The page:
Every so often I run across a WWWTPD cyclist. You know the type, they look at what the pro teams are doing, and say out loud to those who do their own research that all of that effort is a waste of time. You should just do what the World Tour (WT) teams do. Performance is so important to the pros that they wouldn’t possibly compromise on the products they use. I really struggle with that concept.
First, hats off to the sponsors. Clearly that is marketing money well spent. I’m sure that the brands will be pleased. Second, I am not arguing that the pro teams only choose products based on what they can get sponsored. I am saying that we don’t know which products are there because a brand paid for them to be there, and which products they are using because they are “the best”.
Before you start yelling, I submit the following video. It’s a great watch all the way through, but the part I want you to pay attention to starts around 2:29. I’ll wait.
Now, I’m not the sharpest knife in the drawer, but that doesn’t seem like an optimal product to me. That feels like a dangerous product. Filtering that through the lens of WT level bike handling skill, versus my level of bike handling skill, potentially a very dangerous product. It’s not the only example of a team getting paid to use a product, them doing it, and it not being great for the riders, or in the case of Aqua Blue, the team.
Just in case you don’t all remember Aqua Blue; 3T and SRAM sponsored the team with 1x road bikes. I’m not a fan of 1x, but I can see how in a specialist application it’s potentially a better way to get it done. But, in a general application, and definitely for something like a WT stage race, it’s not even close to the right tool for the job. It’s very possible that it killed the team.
Adam Blythe says the 3T Strada one-by bike is a key reason for the demise of the Aqua Blue Sport team.
Blythe, who has ridden for the team since its inception in the 2017 season, says that he still doesn’t know much about why the team folded, saying “it’s just gone to crap.”
If I were petty, I could go on to mention Spinergy wheels, Bontrager tires, Shimano power meters, Canyon or Bianchi handlebars, and the whole Campy 12-speed “Chaingate” thing. Wait, did I say “if” ;P?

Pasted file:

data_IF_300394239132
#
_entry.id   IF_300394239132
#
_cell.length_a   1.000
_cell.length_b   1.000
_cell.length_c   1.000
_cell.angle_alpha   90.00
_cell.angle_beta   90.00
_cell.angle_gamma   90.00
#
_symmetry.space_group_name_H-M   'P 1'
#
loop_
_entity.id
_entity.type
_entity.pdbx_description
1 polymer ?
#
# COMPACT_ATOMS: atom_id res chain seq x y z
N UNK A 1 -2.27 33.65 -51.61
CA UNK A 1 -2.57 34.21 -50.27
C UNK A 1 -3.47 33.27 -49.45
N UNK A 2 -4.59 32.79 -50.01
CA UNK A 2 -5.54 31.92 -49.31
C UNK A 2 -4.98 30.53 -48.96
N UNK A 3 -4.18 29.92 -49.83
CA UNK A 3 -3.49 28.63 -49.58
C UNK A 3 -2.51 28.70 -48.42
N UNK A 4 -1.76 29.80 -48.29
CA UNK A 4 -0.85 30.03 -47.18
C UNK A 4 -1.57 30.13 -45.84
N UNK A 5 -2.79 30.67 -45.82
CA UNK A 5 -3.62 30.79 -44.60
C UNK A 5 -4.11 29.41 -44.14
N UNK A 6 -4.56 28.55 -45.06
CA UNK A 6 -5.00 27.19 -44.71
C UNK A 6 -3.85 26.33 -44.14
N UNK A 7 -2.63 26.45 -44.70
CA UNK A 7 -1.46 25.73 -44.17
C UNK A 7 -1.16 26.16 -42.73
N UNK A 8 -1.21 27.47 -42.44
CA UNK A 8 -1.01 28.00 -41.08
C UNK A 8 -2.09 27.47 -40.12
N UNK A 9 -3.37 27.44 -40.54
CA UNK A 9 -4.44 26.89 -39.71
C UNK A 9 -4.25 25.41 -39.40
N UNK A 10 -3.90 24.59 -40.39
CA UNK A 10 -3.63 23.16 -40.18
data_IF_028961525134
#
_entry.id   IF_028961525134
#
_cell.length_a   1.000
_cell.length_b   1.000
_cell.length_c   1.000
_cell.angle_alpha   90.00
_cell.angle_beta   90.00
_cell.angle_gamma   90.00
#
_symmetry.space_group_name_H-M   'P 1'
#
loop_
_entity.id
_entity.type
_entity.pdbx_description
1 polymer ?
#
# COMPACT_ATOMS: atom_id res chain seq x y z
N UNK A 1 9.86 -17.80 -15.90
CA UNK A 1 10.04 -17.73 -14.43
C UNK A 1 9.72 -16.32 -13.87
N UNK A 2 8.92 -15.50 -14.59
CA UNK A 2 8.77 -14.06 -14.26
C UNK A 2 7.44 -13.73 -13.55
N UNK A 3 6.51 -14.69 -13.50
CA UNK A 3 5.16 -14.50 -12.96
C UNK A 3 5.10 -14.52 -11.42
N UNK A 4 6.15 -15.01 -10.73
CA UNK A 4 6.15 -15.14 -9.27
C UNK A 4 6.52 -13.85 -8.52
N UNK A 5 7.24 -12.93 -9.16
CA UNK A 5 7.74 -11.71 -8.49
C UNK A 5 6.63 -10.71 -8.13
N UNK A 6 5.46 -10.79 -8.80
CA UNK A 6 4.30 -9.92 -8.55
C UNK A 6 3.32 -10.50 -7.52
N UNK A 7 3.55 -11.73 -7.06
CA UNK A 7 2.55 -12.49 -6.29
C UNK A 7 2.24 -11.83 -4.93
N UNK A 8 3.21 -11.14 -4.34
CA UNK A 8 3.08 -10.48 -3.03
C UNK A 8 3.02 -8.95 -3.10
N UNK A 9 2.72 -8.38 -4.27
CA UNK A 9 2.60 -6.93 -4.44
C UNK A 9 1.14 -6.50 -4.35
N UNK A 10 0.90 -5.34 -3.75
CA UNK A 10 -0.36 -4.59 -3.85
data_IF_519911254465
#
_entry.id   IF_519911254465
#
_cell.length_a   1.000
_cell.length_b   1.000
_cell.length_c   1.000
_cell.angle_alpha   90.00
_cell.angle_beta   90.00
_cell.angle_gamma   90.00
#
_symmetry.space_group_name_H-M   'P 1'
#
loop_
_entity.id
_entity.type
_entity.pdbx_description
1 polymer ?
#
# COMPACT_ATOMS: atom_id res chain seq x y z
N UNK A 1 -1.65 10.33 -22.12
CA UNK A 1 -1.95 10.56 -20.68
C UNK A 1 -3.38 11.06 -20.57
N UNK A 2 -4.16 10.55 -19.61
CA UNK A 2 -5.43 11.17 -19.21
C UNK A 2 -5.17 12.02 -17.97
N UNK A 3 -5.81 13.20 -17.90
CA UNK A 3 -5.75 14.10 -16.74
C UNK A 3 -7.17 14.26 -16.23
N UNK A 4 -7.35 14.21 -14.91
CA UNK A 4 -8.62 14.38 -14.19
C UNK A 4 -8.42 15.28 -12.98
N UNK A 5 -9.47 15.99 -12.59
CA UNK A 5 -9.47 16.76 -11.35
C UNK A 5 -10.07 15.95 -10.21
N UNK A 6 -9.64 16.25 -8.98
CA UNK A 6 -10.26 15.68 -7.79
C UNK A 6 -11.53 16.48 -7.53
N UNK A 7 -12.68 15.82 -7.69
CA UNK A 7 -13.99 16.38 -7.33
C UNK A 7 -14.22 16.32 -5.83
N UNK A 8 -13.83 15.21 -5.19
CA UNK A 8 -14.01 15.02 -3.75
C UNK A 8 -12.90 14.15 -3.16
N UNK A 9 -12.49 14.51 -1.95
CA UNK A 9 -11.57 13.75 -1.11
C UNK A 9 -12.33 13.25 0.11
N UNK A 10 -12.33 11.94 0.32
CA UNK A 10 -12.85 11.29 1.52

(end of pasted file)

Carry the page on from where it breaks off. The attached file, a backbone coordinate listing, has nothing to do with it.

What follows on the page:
Again, just in case it got missed before, I am not saying that every product is used for a financial reason. I am saying we don’t know which are the good products, and which are the paid product placements. We don’t know if that helmet, bike frame, tire, wheel, or pedal is there because it’s the fastest thing since sliced bread or because Corima, MET, Shimano, Wahoo, SRAM, Trek, Specialized, ENVE, etc. paid for it to be used as advertising.
Saying we should just do what the pros do is really bad argument. Well, unless the goal is to look pro. If you just want to look pro, and don’t care about safety or speed, then they are right – do what the pros do. You will, by definition, look pro. But please let me know, so I can stay in front of you ;).
I do enjoy some pot stirring, so I will say out loud that I suspect that the answer is more towards the “paid” side, than “best” side. Right up to the point where there’s a problem. There isn’t usually a HUGE difference in performance between things. Most pro teams don’t have a massive budget for tires, wheels, brake rotors, frames, etc. If they can get those things “for free” and they are “good enough”, they are going to use them. It wouldn’t be efficient to turn that away. I don’t blame them for doing that. But we need to be honest about the fact that Jumbo-Visma doesn’t use Cervélo bikes because they are the best. They use them because Pon, who owns Cervélo, is a sponsor, and soon to be title sponsor.